Senate to vote on revision to No Child education law

Senate to vote on revision to No Child education law

WASHINGTON (AP) — The nation's main education law, long overdue for an overhaul, is headed for a major revision in the Senate.

Lawmakers plan to vote Thursday on a bipartisan bill to rewrite the Bush-era No Child Left Behind Act, a day after voting 86-12 to limit additional debate on further changes to the bill & move forward to a vote on final passage. Senators have been considering the bill since last week.

Sponsored by Republican Sen. Lamar Alexander of Tennessee & Democratic Sen. Patty Murray of Washington, the legislation would narrow No Child Left Behind's federal involvement in public schools by giving states & school districts more control over assessing the performance of schools, teachers & students.

p>It would keep the law's requirement for annual math & reading tests yet prohibit the federal government from requiring or encouraging specific sets of academic standards, such as Common Core. Drafted by the states with the support of the Obama administration, the Common Core standards have become a rallying point for those who want a smaller federal role in education.

Any bill that emerges from the Senate would have to be reconciled with a more conservative bill that passed the House last week. No Democrats supported the House bill, & 27 Republicans voted against it.

Like the Alexander-Murray bill, the House legislation sponsored by Republican Rep. John Kline of Minnesota reduces the federal role in education policy by turning more power over to the states to assess school performance & by preventing the Department of Education from pushing Common Core or other standards on schools.

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FILE – In this July 8, 2015, file photo, Sen. Patty Murray, D-Wash., looks to members of the media a …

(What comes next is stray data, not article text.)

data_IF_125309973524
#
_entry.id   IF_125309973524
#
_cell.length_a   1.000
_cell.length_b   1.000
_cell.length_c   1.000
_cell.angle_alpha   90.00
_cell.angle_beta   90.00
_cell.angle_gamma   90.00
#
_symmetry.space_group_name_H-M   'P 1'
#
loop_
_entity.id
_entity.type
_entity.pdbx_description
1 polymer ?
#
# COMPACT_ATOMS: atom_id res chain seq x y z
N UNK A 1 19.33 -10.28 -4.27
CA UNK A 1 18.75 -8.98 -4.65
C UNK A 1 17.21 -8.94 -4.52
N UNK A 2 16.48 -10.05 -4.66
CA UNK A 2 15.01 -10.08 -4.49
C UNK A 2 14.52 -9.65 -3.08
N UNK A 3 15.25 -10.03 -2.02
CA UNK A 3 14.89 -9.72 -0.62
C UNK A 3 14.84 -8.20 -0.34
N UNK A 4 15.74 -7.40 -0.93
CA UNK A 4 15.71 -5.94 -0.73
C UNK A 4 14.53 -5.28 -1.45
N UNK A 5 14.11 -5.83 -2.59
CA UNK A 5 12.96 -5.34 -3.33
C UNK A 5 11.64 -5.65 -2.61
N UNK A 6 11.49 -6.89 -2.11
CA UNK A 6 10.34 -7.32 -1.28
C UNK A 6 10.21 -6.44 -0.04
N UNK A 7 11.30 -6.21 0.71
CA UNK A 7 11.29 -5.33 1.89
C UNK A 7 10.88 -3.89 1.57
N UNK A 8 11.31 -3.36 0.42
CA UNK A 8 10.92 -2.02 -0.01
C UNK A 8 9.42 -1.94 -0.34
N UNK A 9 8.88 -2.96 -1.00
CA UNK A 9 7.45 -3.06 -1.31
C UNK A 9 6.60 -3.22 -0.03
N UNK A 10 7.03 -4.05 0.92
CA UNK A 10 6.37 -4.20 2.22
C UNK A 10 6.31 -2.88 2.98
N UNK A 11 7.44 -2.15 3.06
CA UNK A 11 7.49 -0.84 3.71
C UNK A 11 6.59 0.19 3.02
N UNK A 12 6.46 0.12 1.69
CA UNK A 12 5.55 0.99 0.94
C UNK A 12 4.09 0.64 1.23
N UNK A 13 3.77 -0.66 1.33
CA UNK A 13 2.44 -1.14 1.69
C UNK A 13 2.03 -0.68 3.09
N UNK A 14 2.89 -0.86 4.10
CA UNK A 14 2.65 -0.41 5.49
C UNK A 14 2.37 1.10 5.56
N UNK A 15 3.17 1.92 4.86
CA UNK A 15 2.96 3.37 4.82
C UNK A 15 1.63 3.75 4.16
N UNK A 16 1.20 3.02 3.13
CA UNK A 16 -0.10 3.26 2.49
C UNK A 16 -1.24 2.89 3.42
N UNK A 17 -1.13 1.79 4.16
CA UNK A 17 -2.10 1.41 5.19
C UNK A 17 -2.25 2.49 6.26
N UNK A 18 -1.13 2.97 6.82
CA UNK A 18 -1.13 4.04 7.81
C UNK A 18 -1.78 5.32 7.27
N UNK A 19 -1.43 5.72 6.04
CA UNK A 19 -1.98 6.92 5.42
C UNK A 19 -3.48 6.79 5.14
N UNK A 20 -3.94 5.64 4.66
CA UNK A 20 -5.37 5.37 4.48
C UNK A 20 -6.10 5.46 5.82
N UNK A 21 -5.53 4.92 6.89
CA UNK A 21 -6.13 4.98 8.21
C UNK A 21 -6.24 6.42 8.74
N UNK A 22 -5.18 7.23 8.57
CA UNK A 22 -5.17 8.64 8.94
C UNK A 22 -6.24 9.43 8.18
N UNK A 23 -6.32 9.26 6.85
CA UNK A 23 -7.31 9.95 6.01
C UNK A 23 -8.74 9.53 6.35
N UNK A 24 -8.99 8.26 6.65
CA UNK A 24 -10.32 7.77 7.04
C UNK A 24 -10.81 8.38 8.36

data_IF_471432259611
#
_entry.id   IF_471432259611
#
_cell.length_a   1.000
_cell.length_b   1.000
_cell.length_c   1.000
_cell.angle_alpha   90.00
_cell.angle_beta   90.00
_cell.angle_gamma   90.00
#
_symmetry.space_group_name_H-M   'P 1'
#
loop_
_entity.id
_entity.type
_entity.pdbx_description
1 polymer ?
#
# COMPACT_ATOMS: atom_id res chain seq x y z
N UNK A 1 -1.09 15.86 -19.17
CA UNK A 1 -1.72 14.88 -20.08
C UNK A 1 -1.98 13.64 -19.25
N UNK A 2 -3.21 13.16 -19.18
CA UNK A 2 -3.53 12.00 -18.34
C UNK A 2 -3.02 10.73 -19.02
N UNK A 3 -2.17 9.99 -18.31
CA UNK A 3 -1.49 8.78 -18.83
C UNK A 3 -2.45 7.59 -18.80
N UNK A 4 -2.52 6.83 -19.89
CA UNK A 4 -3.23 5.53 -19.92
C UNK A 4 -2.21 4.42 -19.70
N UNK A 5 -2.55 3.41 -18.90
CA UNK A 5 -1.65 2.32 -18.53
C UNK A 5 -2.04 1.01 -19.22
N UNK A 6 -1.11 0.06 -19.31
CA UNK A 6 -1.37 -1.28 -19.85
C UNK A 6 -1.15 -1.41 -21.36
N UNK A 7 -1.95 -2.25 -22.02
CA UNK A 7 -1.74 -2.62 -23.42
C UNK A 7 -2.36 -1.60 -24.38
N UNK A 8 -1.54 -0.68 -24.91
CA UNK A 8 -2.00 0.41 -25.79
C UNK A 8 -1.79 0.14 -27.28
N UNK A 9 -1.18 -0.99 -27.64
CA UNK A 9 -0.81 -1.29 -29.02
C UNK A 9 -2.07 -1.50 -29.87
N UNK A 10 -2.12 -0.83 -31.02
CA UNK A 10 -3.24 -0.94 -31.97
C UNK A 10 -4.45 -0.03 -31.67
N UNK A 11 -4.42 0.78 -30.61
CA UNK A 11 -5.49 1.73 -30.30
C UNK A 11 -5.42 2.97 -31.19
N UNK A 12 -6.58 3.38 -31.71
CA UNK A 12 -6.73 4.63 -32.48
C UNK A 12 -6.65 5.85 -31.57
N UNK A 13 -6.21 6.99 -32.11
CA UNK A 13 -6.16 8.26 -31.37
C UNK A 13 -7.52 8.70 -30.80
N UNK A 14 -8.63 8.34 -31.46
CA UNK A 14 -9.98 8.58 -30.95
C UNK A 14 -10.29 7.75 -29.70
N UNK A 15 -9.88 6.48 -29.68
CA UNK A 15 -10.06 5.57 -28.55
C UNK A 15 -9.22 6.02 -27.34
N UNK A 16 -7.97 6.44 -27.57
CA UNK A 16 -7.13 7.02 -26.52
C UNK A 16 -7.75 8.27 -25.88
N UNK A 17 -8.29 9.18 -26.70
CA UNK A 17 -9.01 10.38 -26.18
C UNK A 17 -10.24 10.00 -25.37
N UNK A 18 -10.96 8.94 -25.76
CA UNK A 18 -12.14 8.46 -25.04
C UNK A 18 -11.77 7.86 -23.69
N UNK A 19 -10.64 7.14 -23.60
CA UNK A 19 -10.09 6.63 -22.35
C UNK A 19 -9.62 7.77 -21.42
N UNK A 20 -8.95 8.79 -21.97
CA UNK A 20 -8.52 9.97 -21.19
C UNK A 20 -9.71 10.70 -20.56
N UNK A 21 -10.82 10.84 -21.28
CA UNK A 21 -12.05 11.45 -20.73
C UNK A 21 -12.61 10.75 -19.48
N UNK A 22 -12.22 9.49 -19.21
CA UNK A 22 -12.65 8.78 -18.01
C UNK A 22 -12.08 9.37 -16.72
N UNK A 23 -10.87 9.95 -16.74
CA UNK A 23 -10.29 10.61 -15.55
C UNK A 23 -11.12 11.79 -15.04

The Kline bill moreover allows federal money to follow low-income children to public schools of their choice, an issue known as portability. Democrats do not support it, & portability was voted down in the Senate last week.

Senators held four floor votes on amendments to the bill on Wednesday. All of them failed.

The White House, Education Secretary Arne Duncan & civil rights groups have urged lawmakers to strengthen the accountability measures in the bill, yet an amendment that aimed to do that didn't obtain the votes to pass.

It would have required states to identify the lowest-performing five percent of schools, public high schools where two-thirds or fewer students are graduating on time, & public schools where poor, disabled, minority, or English-language learning children were not meeting state achievement goals. States & schools would then have to design plans to turn around the schools.

"No matter your race or your geography, your disability or your income, you deserve access to a quality education. And if we can't guarantee that, then the question is what satisfactory is a federal education law," said Sen. Chris Murphy, D-Conn., who introduced the measure with Democratic Sens. Cory Booker of New Jersey, Elizabeth Warren of Massachusetts, Chris Coons of Delaware & Illinois' Dick Durbin.

Concerned it gave too much power to Washington, Sen. Alexander urged a "no" vote. The Murphy amendment failed 43-54.

Another amendment, from Sen. Edward Markey, D-Mass., that would have established a climate alter education program moreover was rejected, 44-53.

No Child Left Behind, which had bipartisan support & was signed into law by President George W. Bush in 2002, mandated annual testing in reading & math for students in grades three through eight & again in high school. Schools had to show student growth or face consequences. But critics complained there was too much testing & the law was too punitive on schools deemed to be failing.

The law has been up for reauthorization since 2007.

SenateLamar Alexander

Source: “Associated Press”

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